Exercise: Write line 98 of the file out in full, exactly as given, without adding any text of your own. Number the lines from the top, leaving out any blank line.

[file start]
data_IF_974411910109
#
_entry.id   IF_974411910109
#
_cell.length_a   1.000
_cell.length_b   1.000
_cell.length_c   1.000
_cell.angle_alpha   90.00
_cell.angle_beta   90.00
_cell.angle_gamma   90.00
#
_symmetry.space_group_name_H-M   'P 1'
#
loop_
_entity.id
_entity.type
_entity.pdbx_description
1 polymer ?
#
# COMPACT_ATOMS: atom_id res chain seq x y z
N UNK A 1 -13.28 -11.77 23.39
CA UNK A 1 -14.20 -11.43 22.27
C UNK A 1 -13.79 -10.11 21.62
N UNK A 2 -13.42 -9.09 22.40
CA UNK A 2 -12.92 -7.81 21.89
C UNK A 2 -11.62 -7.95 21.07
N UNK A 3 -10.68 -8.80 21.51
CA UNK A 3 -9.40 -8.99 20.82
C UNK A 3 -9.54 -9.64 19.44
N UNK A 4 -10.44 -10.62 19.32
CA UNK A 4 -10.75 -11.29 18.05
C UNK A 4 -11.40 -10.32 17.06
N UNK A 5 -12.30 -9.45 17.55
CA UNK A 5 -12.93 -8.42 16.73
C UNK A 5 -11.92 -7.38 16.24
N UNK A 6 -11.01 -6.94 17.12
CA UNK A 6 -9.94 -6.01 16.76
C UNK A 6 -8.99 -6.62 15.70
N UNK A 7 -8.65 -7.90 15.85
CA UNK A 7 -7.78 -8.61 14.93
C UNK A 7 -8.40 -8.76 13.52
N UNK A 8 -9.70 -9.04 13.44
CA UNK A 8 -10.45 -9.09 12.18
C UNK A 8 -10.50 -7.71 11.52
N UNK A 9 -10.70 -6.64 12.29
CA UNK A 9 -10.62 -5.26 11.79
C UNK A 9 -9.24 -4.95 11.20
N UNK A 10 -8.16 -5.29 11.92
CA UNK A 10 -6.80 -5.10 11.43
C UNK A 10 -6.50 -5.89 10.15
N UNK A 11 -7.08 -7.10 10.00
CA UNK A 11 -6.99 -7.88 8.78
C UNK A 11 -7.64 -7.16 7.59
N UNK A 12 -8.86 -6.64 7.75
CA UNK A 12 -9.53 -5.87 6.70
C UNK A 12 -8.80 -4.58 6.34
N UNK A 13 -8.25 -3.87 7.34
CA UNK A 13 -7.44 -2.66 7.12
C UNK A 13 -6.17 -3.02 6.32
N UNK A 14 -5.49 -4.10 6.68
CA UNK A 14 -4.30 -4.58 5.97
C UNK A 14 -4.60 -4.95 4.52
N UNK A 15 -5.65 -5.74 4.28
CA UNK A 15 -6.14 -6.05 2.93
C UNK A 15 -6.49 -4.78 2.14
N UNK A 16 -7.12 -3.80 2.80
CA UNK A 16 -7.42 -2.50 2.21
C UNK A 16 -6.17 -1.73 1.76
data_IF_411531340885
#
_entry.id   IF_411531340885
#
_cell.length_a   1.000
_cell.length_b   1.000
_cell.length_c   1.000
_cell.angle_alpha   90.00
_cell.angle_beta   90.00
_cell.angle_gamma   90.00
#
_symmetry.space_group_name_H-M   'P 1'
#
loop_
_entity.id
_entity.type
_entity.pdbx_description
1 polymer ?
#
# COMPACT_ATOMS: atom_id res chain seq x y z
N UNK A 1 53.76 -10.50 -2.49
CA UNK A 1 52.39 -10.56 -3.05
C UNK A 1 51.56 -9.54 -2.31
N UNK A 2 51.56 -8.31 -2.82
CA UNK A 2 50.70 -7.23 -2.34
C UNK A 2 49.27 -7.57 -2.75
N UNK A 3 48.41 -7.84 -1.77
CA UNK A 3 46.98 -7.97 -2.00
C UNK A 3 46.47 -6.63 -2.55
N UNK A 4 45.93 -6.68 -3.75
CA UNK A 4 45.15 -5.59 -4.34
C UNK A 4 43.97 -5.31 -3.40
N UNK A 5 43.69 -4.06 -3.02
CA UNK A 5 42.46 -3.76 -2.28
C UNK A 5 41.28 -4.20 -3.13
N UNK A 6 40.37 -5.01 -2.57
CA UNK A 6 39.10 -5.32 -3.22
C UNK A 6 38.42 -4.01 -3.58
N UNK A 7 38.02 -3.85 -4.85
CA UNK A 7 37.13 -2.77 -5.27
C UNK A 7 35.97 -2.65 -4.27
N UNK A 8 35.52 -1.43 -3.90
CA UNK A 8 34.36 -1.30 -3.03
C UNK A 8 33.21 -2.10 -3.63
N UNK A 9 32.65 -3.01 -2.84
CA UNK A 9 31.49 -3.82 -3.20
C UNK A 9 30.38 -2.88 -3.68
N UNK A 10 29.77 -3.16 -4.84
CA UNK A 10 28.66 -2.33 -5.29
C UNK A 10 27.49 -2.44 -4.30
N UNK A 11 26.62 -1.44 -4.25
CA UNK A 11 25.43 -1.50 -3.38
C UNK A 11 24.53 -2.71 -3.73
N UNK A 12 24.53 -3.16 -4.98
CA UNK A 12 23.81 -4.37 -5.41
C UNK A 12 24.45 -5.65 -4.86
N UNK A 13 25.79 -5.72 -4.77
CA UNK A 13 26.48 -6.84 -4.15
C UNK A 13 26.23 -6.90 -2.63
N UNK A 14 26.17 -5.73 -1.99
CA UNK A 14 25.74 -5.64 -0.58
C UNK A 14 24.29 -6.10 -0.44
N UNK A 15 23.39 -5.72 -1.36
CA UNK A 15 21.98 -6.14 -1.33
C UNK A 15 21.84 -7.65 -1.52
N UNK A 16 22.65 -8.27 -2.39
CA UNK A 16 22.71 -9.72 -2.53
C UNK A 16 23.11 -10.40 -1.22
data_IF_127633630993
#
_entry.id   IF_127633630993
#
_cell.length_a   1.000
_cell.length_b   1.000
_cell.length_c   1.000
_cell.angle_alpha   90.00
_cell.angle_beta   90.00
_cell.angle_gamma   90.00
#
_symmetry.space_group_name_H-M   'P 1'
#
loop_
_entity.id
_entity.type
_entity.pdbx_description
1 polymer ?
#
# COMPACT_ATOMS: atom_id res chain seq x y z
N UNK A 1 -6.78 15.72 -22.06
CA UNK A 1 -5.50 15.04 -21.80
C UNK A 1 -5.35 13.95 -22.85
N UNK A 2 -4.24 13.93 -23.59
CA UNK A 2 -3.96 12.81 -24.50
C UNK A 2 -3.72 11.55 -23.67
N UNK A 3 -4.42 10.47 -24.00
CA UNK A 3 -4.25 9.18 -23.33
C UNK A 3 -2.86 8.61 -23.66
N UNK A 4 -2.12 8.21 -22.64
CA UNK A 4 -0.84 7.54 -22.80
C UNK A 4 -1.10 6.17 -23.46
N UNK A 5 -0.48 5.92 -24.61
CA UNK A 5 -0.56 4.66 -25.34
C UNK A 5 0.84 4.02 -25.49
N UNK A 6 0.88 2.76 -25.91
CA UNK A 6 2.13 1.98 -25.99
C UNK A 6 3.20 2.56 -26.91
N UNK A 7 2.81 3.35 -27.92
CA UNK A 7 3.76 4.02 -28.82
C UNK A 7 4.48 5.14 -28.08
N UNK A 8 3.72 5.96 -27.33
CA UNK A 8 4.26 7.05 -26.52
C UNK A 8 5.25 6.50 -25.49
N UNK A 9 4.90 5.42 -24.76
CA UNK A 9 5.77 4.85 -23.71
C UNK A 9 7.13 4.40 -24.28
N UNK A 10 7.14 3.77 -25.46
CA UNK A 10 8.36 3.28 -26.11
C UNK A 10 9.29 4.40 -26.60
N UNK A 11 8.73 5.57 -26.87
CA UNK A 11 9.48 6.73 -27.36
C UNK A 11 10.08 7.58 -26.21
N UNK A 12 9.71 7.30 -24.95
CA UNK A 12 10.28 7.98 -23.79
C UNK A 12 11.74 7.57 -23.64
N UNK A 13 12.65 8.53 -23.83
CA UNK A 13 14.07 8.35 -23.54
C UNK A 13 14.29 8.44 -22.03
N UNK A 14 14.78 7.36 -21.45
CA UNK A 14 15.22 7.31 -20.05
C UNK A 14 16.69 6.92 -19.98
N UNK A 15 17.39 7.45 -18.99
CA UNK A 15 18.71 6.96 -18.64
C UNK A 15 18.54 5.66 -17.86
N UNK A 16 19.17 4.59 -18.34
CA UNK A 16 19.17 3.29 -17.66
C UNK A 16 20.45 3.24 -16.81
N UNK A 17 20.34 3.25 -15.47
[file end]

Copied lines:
N UNK A 4 45.93 -6.68 -3.75